In recent weeks JPMorgan has apparently won the day, having been granted permission by the US Securities and Exchange Commission (SEC) to set up its XF Physical Copper Trust Fund - an ETF in all but name - and store copper under its own control.

It's a move that's has already been heavily attacked by a New York law firm (representing copper fabricators) which claims it will "grossly and artificially inflate prices for an industrial commodity in short supply and ...wreak havoc on the US and global economy."

Micky Fulp agrees, saying that "since 30% of the copper stored in warehouses is not available to the market, prices might skyrocket."

For which, of course, read: more exiguous profits for the hoarders, hedge funds and unscrupulous traders, as consumers pay well over the odds for a vital metal deliberately held in short supply.

Inevitably this will spur the opening, re-opening, or expansion of mines the world certainly doesn't need, creating even further trials and tribulations for communities across the planet, from Argentina, Bougainville and DR Congo, through Panama and Peru to the USA and Zambia, who will suffer the consequences.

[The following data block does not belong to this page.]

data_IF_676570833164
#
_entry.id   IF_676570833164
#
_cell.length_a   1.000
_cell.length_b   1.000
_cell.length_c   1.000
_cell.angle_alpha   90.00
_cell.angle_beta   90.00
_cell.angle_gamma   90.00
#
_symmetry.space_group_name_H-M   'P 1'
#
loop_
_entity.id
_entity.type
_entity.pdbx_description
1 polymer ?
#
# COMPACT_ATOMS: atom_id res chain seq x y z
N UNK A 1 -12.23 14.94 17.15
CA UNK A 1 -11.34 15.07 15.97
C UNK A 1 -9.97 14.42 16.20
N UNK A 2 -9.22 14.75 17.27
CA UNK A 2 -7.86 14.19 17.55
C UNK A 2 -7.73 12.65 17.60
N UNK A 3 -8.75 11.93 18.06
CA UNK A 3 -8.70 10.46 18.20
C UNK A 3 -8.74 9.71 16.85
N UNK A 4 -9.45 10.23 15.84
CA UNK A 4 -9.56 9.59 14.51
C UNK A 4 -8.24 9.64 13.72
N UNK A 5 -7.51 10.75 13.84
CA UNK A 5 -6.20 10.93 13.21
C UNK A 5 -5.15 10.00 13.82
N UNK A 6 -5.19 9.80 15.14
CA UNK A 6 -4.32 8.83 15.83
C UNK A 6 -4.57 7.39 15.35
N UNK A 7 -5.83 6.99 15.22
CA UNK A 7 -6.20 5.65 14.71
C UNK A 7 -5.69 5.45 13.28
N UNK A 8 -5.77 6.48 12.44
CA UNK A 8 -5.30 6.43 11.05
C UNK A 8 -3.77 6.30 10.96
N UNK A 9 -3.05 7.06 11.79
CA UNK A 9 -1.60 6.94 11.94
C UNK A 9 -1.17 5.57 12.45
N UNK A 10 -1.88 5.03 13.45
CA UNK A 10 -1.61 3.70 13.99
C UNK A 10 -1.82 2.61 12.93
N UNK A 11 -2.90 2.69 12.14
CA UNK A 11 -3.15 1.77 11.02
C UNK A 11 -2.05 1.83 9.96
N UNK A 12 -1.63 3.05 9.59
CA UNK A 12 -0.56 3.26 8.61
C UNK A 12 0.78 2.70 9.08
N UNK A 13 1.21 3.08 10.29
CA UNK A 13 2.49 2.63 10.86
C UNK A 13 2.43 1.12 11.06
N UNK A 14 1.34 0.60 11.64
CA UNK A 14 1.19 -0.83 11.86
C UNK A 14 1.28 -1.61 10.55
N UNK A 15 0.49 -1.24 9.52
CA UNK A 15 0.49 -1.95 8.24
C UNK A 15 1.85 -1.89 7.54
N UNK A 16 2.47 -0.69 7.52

To re-iterate what we wrote in January 2011: "Digging copper has long proved one of the most damaging and life-threatening activities in the extractive sector. There might be justification for mining the red metal, so long as it is used to improve peoples' lives - notably by bringing electricity to their homes ... But there's surely only one way to describe the type of purely speculative activity that currently seems to be driving the market to bullish heights. It's simply criminal"

See: The Market's on its metal

SEC under attack for approving JPMorgan's copper ETF

Cecilia Jamasmie

Mining.com

11 January 2013

Eaton & Van Winkle LLP, a New York-based law firm representing US top copper consumers, is branding as "arbitrary and capricious" the Securities and Exchange Commission's (SEC) decision to approve the debated JPMorgan XF Physical Copper Trust fund.

Although the attack is not a formal appeal yet, it is likely to delay the launch of the JPMorgan copper exchange-traded fund, first publicly proposed in October 2010.